One delegate pointed out that the world is changing and that the ANC itself is changing.
This means understanding the profile of its membership. Who are these members? What is their social base? What are their expectations of the organisation and how do they connect with the legacy and tradition of the ANC?
The second task is to win the support of the electorate in the 2024 national and provincial elections. The key question is how does the ANC regain the trust of most South Africans? What can the ANC and its government do to reverse its electoral decline?
The success or failure of the national policy conference’s propositions should be measured by the extent to which it will address these tasks.
The ANC’s commitment to renewal and making the country work for all citizens is challenged by its own internal weaknesses. These range from a weak membership system, distance between leadership and the membership and the broader community, corruption and inability to discipline wayward members.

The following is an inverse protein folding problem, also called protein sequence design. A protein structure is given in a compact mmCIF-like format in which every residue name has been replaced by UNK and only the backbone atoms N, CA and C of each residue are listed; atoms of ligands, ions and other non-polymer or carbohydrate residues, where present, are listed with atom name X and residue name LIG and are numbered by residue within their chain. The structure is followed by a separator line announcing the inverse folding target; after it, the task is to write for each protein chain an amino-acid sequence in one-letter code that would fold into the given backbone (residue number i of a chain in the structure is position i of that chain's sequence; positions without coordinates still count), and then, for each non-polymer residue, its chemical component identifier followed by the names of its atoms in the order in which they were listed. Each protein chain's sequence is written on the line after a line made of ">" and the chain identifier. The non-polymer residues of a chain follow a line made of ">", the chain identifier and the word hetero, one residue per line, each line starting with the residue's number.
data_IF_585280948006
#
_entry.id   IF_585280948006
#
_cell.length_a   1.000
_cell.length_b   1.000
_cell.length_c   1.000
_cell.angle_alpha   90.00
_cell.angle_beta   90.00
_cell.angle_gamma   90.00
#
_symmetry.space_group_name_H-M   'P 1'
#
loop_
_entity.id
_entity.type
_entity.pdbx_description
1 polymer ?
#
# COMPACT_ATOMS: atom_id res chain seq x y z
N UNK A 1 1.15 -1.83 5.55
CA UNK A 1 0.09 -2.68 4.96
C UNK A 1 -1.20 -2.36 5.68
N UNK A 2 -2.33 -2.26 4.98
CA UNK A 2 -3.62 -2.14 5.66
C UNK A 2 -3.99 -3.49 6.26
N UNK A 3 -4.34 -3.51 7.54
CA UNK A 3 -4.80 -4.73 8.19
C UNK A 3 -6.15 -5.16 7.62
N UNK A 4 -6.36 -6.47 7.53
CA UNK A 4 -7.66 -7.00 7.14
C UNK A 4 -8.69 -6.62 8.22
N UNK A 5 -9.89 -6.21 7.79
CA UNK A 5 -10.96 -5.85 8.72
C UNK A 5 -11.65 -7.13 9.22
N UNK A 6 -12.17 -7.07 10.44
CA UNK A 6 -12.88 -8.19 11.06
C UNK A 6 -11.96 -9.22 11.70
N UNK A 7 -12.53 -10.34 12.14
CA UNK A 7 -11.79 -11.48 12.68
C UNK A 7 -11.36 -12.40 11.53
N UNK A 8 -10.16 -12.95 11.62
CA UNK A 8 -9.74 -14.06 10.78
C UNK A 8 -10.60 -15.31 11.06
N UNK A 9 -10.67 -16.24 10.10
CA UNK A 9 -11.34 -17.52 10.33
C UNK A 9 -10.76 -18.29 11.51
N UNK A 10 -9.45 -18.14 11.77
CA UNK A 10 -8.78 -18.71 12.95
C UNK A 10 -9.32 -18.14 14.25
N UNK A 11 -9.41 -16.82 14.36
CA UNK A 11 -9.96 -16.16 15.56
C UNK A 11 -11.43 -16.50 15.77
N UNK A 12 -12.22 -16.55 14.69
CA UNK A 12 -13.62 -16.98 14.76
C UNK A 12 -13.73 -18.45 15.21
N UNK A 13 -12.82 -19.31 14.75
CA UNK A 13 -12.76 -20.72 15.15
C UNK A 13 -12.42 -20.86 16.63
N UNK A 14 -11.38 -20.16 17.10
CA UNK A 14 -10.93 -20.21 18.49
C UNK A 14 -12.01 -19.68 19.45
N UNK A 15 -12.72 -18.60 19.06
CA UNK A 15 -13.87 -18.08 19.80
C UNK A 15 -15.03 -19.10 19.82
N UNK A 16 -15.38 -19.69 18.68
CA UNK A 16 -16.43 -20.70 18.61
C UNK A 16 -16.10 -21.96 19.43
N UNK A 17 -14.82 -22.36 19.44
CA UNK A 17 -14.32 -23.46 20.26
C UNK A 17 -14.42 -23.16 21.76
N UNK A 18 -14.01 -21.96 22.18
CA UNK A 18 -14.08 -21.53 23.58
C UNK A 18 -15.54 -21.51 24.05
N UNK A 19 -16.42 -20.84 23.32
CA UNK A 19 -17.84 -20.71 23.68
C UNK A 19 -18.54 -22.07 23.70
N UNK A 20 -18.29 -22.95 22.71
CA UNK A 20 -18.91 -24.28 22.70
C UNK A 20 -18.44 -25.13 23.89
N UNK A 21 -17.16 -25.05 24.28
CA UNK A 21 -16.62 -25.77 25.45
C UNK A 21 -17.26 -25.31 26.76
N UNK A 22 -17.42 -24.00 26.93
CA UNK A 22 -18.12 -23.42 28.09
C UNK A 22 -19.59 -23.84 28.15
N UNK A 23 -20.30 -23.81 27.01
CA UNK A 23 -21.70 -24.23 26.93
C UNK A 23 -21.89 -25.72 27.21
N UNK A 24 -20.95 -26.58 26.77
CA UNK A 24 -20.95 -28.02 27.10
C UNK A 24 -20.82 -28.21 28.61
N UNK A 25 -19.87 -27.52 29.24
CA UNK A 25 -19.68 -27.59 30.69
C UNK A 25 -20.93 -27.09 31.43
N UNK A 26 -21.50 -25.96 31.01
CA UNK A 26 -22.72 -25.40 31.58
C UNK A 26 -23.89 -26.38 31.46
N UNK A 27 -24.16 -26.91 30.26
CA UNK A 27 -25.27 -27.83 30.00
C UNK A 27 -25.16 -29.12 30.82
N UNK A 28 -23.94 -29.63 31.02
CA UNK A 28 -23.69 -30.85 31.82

In recent years, measures have been put in place to preserve organisational integrity and reputation. These measures have been extraordinary in that they would not be necessary if there was adherence to its values and practices by members in the first place.
Ramaphosa has called for unity against corruption, patronage and factionalism. The conference stood firm on the step-aside provisions and other proxy wars that demonstrated residual stamina to fight back threats to its existence.
The road to the 55th national conference is still fraught with risks such as delegitimising the national conference as a sounding board, external challenges and other social tensions that could be weaponised by different groupings to secure advantage at conference.